Skip to main content

Israel's Netanyahu 'cancels trip to UAE' amid dispute with Jordan

Israeli prime minister will not fly to Abu Dhabi on Thursday due to last-minute airspace dispute with Amman
Benjamin Netanyahu adjusts his mask during a news conference (Reuters)

Israeli Prime Minister Benjamin Netanyahu has cancelled his Thursday trip to Abu Dhabi, citing a disagreement with Jordan over crossing its airspace. 

The prime minister's office, in a statement on Thursday, said the dispute with Amman stemmed from Israel's decision to cancel the Jordanian crown prince's plans to visit the Al-Aqsa mosque in Jerusalem on Wednesday. 

Israel and UAE to partner in creation of anti-drone AI system
Read More »

Stay informed with MEE's newsletters

Sign up to get the latest alerts, insights and analysis, starting with Turkey Unpacked


The prince's visit was called off following "a dispute over security and safety arrangements at the site", the Israeli statement said.

It is thought Jordan subsequently objected to Netanyahu flying over its territory en route to the UAE.  

Jordan later cleared Netanyahu's plane for travel, his office said, but the trip had already been postponed until further notice. 

During a news conference in Paris on Thursday, Jordanian Foreign Minister Ayman Safadi confirmed Israel had caused a diplomatic dispute with the cancellation of the Al-Aqsa visit, but he did not comment on the airspace issue.

Netanyahu’s trip to Abu Dhabi would have been the first public visit to the United Arab Emirates by an Israeli leader, and was planned to take place just 11 days before Israelis vote in a general election.

Bibi and MBZ to 'meet very soon'

The prime minister would have met Abu Dhabi Crown Prince Mohammed bin Zayed, and reportedly even Saudi Crown Prince Mohammed bin Salman, a landmark event following Israel’s September normalisation agreement with the UAE.

Netanyahu is believed to have met Mohammed bin Zayed and Mohammed bin Salman previously, however, in clandestine summits that have brought Israel and Gulf Arab states close in recent years.

Later on Thursday, Netanyahu said he had spoken to bin Zayed, also known as MBZ, about rescheduling the trip.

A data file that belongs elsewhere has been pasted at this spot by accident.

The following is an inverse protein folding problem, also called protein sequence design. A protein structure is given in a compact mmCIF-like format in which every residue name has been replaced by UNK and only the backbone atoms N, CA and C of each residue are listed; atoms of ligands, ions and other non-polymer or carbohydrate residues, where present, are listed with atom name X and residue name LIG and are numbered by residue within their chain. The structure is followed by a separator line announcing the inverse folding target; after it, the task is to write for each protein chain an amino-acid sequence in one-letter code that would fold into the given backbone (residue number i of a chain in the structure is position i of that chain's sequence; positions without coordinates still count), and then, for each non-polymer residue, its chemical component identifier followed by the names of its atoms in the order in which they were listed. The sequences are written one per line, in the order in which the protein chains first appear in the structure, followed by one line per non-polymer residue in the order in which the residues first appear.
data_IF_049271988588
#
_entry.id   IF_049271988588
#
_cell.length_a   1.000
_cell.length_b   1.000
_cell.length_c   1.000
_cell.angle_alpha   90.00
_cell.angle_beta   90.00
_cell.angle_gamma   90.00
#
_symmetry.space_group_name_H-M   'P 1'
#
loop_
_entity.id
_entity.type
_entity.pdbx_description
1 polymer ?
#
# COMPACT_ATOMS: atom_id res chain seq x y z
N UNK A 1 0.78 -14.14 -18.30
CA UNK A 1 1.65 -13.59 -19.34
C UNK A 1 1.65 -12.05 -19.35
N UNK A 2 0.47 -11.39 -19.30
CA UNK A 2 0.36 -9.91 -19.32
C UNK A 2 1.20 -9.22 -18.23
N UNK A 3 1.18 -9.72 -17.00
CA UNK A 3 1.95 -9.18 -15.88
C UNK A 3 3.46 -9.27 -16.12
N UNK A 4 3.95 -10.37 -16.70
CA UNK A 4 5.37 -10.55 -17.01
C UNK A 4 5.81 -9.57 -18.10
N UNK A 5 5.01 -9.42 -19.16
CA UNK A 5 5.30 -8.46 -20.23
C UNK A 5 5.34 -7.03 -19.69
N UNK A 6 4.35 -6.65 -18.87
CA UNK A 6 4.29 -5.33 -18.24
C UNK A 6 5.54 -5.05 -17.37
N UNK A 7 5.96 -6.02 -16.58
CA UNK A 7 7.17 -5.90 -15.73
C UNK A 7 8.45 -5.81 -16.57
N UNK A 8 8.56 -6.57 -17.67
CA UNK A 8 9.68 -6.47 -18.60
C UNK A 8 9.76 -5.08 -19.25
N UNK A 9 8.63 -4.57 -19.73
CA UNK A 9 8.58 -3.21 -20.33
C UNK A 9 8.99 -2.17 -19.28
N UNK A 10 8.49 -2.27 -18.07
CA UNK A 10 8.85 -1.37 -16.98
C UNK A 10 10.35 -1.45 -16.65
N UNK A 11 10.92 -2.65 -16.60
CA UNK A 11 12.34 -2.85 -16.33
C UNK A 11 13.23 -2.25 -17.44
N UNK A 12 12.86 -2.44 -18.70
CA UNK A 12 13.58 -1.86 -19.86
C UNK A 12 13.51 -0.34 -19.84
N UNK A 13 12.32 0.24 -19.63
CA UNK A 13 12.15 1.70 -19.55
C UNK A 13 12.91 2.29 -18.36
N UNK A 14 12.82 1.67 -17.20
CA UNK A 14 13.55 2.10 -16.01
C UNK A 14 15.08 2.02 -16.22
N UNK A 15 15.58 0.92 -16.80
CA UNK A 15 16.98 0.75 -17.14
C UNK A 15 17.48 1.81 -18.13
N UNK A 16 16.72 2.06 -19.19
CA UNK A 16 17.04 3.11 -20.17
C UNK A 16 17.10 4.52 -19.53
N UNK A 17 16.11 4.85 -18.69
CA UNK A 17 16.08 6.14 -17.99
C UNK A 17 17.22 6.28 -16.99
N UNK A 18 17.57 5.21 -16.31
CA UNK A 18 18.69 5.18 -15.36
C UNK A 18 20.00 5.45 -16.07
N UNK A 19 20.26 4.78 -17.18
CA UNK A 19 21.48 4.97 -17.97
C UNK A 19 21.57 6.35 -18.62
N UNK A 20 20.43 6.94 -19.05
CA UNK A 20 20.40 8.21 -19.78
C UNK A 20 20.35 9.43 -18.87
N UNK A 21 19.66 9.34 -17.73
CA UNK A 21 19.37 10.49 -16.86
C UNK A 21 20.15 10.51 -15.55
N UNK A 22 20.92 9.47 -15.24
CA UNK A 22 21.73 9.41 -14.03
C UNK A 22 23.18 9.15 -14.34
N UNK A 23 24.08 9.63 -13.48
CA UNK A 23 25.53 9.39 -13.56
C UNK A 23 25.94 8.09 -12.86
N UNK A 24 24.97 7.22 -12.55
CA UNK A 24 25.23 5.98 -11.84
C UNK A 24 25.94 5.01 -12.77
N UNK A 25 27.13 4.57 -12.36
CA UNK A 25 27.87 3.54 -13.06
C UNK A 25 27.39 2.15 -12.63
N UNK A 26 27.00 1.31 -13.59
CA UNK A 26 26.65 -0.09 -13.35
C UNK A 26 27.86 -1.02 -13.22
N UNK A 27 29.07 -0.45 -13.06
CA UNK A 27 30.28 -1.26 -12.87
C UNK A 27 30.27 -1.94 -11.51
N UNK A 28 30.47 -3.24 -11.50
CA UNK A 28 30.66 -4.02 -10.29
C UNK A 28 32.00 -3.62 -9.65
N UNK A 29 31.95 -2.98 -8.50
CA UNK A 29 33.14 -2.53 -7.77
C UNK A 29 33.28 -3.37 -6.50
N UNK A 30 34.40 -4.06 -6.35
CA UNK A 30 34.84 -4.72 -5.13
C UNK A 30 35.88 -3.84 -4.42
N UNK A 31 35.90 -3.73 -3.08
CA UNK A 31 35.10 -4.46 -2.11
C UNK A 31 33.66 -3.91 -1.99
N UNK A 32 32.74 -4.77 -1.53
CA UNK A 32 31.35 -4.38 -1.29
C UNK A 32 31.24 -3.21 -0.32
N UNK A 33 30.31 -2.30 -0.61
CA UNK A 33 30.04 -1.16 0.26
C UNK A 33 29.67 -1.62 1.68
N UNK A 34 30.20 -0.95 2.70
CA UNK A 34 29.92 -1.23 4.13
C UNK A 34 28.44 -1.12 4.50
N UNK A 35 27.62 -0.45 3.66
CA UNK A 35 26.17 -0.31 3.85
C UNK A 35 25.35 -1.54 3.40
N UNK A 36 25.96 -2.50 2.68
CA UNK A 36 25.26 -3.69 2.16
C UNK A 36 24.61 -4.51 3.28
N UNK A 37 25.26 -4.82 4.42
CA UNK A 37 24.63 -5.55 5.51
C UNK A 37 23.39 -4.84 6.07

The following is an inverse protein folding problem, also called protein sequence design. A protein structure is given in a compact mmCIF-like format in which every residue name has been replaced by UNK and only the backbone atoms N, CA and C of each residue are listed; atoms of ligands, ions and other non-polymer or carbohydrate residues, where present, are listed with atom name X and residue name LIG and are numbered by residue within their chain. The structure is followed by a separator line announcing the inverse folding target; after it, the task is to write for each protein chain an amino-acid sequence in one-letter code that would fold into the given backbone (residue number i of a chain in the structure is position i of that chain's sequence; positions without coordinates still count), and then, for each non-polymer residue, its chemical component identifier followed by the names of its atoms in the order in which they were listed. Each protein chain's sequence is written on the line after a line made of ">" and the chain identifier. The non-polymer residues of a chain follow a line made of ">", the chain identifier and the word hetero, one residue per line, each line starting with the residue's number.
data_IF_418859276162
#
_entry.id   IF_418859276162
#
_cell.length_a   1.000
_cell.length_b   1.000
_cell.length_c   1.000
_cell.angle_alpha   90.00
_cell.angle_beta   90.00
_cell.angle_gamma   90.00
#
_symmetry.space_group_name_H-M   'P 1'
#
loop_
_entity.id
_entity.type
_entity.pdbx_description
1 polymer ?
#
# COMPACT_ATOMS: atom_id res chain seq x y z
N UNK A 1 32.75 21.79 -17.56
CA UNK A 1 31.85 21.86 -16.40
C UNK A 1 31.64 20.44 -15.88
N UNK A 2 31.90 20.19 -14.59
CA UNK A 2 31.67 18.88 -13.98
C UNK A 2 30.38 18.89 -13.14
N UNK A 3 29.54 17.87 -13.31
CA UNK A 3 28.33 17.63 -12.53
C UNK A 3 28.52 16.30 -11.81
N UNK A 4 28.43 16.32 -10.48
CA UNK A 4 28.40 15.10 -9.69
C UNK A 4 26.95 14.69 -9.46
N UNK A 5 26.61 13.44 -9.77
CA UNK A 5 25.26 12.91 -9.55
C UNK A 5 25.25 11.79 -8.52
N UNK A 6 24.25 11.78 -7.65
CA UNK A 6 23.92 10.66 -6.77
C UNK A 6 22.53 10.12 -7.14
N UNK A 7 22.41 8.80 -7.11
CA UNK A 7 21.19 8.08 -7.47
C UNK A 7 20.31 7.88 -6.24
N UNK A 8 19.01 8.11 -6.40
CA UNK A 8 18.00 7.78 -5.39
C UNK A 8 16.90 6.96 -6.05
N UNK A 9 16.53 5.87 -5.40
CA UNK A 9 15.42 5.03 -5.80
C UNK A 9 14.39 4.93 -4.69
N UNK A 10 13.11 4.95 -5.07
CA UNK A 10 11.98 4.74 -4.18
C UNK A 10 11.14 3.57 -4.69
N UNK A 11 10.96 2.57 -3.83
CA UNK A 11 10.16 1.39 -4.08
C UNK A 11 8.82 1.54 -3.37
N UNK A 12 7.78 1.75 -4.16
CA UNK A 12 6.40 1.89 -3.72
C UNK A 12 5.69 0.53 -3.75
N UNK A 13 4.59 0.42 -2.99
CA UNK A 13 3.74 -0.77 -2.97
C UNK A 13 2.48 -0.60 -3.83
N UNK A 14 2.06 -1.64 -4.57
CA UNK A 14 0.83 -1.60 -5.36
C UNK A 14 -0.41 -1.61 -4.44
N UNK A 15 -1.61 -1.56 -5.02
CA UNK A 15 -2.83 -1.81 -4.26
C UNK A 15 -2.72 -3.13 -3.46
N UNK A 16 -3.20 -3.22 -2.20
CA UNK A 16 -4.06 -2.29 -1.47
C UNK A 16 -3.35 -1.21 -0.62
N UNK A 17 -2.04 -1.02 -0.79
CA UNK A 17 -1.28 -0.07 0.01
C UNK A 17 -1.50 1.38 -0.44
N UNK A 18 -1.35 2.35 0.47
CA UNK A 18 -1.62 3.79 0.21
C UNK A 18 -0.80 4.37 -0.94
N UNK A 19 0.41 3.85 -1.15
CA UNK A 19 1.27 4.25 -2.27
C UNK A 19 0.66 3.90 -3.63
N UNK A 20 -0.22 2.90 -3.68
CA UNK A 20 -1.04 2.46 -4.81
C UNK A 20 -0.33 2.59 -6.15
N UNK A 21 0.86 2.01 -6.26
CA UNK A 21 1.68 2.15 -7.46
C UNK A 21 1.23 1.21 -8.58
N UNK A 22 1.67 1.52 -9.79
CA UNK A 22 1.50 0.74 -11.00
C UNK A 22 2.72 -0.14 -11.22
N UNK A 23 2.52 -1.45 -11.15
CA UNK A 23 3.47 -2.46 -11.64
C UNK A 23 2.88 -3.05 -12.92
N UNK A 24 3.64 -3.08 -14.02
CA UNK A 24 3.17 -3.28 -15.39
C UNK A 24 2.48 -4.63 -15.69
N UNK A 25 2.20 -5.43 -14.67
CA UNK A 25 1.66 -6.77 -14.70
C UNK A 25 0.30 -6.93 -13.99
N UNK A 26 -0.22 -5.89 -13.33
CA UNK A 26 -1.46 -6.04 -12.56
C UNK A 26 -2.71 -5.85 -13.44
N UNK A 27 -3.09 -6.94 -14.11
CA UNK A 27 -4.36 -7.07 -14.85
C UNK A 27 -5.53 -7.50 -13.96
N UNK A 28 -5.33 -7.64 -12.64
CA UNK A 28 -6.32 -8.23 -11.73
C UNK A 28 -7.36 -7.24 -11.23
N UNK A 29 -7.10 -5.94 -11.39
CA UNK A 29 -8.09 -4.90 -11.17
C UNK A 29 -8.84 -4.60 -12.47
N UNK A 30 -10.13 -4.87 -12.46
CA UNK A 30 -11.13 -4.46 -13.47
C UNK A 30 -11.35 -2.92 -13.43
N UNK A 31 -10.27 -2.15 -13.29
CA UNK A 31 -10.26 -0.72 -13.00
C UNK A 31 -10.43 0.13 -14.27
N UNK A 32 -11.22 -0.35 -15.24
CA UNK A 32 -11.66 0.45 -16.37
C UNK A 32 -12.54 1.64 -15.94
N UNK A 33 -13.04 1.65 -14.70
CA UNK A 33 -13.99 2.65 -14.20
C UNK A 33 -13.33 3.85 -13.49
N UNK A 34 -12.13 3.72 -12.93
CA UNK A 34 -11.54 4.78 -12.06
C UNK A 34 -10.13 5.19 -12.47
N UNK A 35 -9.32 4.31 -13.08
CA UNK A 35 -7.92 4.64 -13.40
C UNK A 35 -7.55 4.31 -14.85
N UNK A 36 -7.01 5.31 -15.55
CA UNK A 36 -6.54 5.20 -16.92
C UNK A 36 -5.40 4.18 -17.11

"We agreed that we would meet very soon... and that the UAE would invest $10 billion in investments in Israel," Netanyahu said.

Sudan-Israel: How pundits are grasping at straws to justify normalisation
Read More »

Before the prime minister's public statement, local media had speculated that the visit may have been cancelled because Sarah Netanyahu, the prime minister's wife, was reportedly hospitalised overnight Wednesday with appendicitis. 

News of the cancelled trip was first reported on Thursday morning, as a source involved in the UAE trip's planning told Kan, Israel's national broadcaster, about the scrapped visit. 

At the time, neither Israel nor the UAE had formally acknowledged that Netanyahu was set to visit Abu Dhabi. 

While Saudi sources on Wednesday told Reuters no plans had been made for Mohammed bin Salman to attend the meeting, an Emirati source told the Jerusalem Post "MBS is ready to meet Bibi", using common nicknames for the Saudi and Israeli leaders.

Coming so soon before the election, Thursday's visit would have highlighted the historic normalisation agreements Israel reached with several Arab countries, with the UAE and Bahrain agreeing in September to establish relations, and Sudan and Morocco following.

Though the prime minister's right-wing Likud party is set to win the largest number of seats of any party in the elections, he and his allies still look short of enough of a majority to unilaterally form a government.

According to Axios, Netanyahu spoke on the phone with Mohammed bin Zayed 10 days ago, urging the UAE's de facto leader to receive him. The Emiratis were reportedly hesitant, however, worried it would be perceived as the UAE interfering with the election.

But Netanyahu pressed hard, Axios reported, sending Mossad chief Yossi Cohen to the UAE to press the Emiratis until they agreed.

Middle East Eye delivers independent and unrivalled coverage and analysis of the Middle East, North Africa and beyond. To learn more about republishing this content and the associated fees, please fill out this form. More about MEE can be found here.